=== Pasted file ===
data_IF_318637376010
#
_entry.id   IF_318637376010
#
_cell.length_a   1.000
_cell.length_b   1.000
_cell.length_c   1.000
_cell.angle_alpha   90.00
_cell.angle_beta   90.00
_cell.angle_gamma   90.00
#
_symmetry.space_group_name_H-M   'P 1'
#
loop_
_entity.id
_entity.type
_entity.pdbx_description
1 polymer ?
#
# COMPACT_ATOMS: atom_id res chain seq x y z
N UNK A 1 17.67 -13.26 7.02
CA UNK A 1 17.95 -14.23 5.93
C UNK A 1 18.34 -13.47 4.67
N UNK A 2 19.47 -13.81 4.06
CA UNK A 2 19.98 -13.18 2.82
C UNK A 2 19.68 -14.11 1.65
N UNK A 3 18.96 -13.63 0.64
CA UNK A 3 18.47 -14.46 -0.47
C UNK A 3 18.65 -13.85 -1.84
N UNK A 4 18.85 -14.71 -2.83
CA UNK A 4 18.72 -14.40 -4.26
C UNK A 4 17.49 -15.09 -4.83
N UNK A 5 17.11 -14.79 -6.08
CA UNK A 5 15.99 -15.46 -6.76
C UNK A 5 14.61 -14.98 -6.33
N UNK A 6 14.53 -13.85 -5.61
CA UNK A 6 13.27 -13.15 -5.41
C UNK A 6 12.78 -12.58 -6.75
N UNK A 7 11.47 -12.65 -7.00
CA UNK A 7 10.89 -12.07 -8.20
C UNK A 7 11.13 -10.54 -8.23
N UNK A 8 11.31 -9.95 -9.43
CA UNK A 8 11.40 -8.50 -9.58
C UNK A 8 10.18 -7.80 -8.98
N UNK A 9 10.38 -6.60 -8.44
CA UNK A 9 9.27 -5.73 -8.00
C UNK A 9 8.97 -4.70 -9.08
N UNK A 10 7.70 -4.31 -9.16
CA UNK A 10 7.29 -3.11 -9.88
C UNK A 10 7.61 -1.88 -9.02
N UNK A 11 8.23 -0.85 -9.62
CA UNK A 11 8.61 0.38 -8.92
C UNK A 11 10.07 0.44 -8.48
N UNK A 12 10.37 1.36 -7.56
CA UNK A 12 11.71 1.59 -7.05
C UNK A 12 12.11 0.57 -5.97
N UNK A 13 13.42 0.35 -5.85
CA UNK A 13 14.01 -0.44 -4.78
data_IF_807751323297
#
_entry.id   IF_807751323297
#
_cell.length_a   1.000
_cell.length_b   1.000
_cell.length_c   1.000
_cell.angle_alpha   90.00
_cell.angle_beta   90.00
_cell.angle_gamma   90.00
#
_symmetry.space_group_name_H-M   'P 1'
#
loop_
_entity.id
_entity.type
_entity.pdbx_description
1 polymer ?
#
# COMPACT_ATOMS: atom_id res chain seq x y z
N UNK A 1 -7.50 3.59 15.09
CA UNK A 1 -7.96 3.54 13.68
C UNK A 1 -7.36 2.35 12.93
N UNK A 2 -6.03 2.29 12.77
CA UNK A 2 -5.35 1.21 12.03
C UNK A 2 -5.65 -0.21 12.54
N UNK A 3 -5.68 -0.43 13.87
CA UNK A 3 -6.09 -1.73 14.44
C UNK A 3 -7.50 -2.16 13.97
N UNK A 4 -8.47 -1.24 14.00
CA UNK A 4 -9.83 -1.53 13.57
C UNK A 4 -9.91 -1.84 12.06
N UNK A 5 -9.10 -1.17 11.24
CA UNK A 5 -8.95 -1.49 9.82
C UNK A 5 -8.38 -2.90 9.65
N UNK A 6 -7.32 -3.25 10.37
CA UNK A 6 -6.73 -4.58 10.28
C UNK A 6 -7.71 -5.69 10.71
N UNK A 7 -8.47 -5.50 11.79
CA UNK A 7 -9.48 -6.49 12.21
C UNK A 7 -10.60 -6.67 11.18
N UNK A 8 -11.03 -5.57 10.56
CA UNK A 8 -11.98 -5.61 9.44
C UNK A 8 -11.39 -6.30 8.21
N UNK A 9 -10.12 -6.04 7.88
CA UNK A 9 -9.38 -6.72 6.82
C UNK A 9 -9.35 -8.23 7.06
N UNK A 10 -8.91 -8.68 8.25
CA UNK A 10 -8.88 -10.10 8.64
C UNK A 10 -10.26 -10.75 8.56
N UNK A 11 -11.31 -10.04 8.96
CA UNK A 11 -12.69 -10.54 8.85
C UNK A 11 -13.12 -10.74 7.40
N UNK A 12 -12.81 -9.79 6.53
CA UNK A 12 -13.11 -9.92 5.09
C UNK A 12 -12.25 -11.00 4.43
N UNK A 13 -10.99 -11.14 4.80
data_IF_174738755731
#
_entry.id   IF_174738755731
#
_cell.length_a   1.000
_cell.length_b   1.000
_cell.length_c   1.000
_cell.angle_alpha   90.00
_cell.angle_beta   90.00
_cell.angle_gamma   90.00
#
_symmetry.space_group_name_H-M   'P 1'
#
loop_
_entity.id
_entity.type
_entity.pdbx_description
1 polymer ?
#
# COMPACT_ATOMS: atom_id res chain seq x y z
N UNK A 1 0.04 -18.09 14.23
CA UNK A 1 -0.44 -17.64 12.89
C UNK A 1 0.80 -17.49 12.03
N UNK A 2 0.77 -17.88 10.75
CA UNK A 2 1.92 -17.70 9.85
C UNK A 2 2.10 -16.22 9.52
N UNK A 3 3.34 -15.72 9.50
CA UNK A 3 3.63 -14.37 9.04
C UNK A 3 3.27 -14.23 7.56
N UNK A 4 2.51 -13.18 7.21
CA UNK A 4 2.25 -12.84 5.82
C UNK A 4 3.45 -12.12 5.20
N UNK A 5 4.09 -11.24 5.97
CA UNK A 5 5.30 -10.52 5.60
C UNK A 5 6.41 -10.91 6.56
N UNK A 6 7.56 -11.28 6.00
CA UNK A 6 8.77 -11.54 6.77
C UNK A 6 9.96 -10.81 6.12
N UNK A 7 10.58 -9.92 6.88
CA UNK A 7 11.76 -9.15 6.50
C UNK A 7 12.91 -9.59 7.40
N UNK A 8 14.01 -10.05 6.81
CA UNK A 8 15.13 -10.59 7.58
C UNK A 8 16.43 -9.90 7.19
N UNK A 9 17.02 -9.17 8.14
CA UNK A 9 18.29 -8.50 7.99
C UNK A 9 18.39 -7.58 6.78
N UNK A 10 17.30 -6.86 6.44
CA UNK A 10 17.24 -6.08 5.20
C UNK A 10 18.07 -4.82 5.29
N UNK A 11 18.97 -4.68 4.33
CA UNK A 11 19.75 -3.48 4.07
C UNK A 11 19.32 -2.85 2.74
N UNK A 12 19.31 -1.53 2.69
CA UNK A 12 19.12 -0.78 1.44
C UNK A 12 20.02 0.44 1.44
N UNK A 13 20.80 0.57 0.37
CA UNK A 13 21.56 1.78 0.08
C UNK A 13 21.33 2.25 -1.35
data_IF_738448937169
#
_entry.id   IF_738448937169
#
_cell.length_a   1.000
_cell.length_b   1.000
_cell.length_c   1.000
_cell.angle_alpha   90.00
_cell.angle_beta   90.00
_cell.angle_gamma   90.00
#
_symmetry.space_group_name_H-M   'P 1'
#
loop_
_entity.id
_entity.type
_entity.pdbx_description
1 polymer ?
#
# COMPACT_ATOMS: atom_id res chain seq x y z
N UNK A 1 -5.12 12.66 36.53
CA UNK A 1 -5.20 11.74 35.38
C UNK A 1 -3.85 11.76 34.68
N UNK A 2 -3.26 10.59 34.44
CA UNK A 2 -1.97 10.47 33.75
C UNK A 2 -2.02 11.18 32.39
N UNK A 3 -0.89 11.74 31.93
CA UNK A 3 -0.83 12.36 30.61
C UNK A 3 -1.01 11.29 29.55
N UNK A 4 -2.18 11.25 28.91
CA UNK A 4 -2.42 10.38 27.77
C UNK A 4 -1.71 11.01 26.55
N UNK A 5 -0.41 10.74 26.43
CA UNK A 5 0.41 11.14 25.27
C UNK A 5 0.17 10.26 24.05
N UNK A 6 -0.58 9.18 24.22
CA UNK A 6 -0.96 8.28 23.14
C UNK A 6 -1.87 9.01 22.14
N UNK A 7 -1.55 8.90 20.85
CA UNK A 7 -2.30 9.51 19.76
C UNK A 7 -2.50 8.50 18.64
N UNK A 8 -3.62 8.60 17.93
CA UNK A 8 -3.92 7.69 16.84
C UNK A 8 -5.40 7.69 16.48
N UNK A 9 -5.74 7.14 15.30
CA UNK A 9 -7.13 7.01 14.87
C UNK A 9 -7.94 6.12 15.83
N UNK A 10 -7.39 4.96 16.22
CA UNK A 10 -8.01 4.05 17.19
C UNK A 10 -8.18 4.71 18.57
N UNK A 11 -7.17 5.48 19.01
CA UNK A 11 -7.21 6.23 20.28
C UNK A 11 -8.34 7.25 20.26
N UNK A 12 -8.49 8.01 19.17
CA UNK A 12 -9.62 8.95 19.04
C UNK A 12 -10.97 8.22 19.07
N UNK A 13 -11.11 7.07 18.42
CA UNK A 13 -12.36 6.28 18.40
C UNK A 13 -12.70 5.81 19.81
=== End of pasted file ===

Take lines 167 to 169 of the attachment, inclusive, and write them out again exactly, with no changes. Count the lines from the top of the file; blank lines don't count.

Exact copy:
CA UNK A 11 19.75 -3.48 4.07
C UNK A 11 19.32 -2.85 2.74
N UNK A 12 19.31 -1.53 2.69